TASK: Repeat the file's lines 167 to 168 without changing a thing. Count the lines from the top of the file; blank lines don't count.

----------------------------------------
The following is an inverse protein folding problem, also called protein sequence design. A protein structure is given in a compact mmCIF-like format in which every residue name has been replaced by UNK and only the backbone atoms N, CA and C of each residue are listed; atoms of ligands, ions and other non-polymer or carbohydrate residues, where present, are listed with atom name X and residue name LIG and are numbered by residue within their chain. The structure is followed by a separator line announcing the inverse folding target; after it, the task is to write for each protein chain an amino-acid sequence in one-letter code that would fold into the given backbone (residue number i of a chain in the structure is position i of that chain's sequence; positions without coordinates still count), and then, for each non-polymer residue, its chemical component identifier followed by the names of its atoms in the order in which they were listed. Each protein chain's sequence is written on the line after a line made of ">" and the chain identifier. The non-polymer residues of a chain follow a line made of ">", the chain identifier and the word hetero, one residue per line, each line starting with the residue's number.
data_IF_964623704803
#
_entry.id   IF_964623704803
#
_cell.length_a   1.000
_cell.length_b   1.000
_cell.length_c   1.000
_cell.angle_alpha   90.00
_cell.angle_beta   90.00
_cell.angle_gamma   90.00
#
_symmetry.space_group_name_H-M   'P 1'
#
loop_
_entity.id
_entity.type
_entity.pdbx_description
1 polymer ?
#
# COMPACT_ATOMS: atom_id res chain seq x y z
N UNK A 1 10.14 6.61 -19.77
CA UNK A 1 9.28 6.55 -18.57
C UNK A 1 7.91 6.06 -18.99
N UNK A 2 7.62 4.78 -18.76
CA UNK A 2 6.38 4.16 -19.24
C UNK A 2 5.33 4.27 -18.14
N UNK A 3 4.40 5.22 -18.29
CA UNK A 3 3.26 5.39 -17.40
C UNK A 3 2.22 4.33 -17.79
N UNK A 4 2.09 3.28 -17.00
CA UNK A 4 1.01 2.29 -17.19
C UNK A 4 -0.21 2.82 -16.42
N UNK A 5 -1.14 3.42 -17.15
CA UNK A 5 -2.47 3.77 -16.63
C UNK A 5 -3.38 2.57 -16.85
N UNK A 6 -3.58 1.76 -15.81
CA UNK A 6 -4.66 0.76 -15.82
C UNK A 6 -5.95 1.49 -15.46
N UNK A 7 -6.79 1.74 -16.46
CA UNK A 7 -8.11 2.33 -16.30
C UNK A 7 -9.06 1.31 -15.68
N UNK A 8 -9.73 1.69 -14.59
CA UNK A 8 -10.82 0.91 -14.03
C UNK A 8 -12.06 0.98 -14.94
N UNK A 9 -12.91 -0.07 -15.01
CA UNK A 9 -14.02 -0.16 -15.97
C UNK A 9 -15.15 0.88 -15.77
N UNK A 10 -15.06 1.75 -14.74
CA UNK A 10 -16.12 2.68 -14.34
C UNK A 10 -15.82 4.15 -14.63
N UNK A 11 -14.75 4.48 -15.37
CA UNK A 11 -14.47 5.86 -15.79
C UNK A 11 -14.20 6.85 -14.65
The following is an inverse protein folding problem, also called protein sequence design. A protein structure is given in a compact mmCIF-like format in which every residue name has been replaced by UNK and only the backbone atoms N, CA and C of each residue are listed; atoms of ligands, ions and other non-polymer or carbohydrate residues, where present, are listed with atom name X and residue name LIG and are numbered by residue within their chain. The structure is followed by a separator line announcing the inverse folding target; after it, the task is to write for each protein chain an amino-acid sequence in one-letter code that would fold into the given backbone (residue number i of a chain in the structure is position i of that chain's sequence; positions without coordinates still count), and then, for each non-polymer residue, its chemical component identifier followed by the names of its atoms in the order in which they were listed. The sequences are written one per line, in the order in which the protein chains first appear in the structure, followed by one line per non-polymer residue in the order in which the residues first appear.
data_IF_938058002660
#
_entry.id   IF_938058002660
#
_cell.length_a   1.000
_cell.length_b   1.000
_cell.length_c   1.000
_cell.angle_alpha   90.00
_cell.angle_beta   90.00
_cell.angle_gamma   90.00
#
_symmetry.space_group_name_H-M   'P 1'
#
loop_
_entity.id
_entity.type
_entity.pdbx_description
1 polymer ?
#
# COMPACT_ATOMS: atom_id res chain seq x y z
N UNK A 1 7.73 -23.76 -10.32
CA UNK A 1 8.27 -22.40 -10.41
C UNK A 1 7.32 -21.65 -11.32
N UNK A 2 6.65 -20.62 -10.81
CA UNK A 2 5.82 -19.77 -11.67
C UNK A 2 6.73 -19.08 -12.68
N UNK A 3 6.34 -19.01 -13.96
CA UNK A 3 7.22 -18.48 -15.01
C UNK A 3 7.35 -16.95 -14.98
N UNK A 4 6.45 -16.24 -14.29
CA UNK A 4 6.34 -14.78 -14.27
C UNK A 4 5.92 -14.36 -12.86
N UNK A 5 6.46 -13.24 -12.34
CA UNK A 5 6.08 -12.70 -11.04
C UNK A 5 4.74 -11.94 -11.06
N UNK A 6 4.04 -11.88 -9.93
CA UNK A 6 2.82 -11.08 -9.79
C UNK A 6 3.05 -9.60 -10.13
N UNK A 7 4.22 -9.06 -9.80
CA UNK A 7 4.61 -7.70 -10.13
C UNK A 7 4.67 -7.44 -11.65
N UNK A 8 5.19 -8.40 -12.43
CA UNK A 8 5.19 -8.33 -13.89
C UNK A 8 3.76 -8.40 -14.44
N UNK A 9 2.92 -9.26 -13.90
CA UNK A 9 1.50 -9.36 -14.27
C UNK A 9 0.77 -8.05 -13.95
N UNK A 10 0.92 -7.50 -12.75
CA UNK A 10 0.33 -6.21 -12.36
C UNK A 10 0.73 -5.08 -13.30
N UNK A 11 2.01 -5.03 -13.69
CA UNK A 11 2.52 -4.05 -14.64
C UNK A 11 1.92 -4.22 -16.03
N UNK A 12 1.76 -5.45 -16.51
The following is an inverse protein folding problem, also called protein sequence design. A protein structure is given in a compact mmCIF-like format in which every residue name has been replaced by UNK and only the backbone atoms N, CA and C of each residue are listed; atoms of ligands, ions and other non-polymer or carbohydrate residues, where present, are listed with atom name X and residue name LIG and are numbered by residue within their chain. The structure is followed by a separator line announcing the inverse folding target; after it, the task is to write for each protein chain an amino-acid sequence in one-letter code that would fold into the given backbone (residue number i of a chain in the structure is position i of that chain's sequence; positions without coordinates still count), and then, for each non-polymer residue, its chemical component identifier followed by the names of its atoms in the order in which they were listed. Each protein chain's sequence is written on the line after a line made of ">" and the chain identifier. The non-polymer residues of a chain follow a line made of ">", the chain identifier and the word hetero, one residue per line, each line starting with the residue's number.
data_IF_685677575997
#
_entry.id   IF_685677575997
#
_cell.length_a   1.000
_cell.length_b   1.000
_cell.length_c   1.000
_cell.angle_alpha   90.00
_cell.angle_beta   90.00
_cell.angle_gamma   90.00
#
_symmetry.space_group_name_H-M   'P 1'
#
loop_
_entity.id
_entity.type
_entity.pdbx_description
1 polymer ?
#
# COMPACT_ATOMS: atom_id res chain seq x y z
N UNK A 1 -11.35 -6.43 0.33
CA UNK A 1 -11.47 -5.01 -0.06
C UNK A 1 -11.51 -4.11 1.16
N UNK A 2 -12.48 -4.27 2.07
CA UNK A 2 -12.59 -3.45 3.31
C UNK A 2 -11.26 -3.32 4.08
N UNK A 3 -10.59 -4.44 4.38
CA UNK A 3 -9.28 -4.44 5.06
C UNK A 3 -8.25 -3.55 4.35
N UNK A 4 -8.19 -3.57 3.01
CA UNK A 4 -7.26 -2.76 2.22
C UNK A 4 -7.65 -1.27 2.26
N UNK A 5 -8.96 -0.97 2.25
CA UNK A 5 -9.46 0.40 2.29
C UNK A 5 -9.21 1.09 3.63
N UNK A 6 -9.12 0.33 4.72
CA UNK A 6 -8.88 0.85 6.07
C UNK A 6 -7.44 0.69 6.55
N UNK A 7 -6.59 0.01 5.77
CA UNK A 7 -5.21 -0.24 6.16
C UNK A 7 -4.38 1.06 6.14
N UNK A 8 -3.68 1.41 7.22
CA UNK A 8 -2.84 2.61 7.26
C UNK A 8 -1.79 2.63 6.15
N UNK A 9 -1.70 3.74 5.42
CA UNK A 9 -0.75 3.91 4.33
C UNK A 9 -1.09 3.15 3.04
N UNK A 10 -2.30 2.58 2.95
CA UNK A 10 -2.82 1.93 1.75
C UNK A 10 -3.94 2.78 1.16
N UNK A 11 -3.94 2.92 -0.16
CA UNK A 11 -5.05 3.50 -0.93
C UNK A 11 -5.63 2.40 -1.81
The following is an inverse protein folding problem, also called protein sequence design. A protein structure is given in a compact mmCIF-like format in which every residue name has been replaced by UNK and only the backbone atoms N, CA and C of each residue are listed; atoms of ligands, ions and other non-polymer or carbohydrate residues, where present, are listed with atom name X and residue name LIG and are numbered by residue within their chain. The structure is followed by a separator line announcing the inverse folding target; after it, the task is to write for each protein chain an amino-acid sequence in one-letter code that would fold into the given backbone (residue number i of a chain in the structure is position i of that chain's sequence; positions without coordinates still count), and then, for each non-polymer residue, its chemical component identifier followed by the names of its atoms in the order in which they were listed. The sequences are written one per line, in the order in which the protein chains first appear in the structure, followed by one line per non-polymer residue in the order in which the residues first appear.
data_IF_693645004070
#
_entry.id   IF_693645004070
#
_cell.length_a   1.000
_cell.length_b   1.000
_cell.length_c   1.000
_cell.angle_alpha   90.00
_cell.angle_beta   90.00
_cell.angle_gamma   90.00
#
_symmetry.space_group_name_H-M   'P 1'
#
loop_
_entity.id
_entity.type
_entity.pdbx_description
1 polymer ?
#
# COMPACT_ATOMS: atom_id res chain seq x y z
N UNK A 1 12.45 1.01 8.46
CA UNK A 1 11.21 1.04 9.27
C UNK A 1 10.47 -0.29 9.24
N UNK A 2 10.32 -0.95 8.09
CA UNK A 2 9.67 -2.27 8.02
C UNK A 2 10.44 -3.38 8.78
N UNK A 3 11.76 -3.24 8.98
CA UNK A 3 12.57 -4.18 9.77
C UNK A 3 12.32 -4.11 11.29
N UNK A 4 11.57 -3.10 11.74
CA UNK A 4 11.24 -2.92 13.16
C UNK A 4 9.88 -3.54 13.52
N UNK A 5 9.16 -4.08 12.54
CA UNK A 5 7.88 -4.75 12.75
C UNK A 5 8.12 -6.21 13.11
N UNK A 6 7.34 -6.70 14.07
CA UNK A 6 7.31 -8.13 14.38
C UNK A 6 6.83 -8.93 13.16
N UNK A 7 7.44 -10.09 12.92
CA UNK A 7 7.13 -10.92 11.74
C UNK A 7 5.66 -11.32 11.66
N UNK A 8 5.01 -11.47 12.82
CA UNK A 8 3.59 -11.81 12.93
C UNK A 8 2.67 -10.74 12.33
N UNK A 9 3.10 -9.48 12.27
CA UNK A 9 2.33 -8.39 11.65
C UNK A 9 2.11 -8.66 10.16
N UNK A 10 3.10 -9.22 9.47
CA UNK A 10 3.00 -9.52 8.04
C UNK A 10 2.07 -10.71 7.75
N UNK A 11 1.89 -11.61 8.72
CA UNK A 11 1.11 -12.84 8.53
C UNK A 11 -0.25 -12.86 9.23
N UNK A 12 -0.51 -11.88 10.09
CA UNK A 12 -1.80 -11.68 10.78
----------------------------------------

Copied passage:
_entry.id   IF_693645004070
#